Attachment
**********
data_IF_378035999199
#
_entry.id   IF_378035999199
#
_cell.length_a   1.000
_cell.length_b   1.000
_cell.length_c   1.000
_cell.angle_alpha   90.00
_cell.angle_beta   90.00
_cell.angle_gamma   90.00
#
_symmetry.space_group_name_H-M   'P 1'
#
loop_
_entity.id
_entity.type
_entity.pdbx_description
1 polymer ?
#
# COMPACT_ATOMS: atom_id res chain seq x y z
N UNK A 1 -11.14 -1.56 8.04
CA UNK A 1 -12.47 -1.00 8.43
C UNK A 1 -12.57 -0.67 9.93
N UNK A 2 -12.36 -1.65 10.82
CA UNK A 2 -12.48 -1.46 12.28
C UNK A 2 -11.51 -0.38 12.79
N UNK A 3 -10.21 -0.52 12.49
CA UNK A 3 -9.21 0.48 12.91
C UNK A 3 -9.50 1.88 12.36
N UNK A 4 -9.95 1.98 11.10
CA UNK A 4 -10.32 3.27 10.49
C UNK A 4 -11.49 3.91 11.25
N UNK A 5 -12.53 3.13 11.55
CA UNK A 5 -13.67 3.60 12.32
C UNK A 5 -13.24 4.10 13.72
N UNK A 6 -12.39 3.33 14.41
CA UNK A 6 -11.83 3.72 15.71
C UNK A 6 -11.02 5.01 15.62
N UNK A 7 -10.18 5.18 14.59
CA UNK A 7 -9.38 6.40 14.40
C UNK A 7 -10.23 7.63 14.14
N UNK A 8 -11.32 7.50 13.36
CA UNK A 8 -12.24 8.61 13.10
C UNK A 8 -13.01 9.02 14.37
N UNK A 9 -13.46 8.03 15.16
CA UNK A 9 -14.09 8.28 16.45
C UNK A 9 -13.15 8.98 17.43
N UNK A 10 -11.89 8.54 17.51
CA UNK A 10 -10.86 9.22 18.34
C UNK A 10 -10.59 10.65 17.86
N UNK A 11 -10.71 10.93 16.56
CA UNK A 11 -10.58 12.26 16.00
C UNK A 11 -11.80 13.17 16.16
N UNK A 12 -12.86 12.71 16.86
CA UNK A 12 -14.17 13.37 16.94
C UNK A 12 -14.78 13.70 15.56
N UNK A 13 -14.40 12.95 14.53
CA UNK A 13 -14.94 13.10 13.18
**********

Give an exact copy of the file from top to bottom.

data_IF_378035999199
#
_entry.id   IF_378035999199
#
_cell.length_a   1.000
_cell.length_b   1.000
_cell.length_c   1.000
_cell.angle_alpha   90.00
_cell.angle_beta   90.00
_cell.angle_gamma   90.00
#
_symmetry.space_group_name_H-M   'P 1'
#
loop_
_entity.id
_entity.type
_entity.pdbx_description
1 polymer ?
#
# COMPACT_ATOMS: atom_id res chain seq x y z
N UNK A 1 -11.14 -1.56 8.04
CA UNK A 1 -12.47 -1.00 8.43
C UNK A 1 -12.57 -0.67 9.93
N UNK A 2 -12.36 -1.65 10.82
CA UNK A 2 -12.48 -1.46 12.28
C UNK A 2 -11.51 -0.38 12.79
N UNK A 3 -10.21 -0.52 12.49
CA UNK A 3 -9.21 0.48 12.91
C UNK A 3 -9.50 1.88 12.36
N UNK A 4 -9.95 1.98 11.10
CA UNK A 4 -10.32 3.27 10.49
C UNK A 4 -11.49 3.91 11.25
N UNK A 5 -12.53 3.13 11.55
CA UNK A 5 -13.67 3.60 12.32
C UNK A 5 -13.24 4.10 13.72
N UNK A 6 -12.39 3.33 14.41
CA UNK A 6 -11.83 3.72 15.71
C UNK A 6 -11.02 5.01 15.62
N UNK A 7 -10.18 5.18 14.59
CA UNK A 7 -9.38 6.40 14.40
C UNK A 7 -10.23 7.63 14.14
N UNK A 8 -11.32 7.50 13.36
CA UNK A 8 -12.24 8.61 13.10
C UNK A 8 -13.01 9.02 14.37
N UNK A 9 -13.46 8.03 15.16
CA UNK A 9 -14.09 8.28 16.45
C UNK A 9 -13.15 8.98 17.43
N UNK A 10 -11.89 8.54 17.51
CA UNK A 10 -10.86 9.22 18.34
C UNK A 10 -10.59 10.65 17.86
N UNK A 11 -10.71 10.93 16.56
CA UNK A 11 -10.58 12.26 16.00
C UNK A 11 -11.80 13.17 16.16
N UNK A 12 -12.86 12.71 16.86
CA UNK A 12 -14.17 13.37 16.94
C UNK A 12 -14.78 13.70 15.56
N UNK A 13 -14.40 12.95 14.53
CA UNK A 13 -14.94 13.10 13.18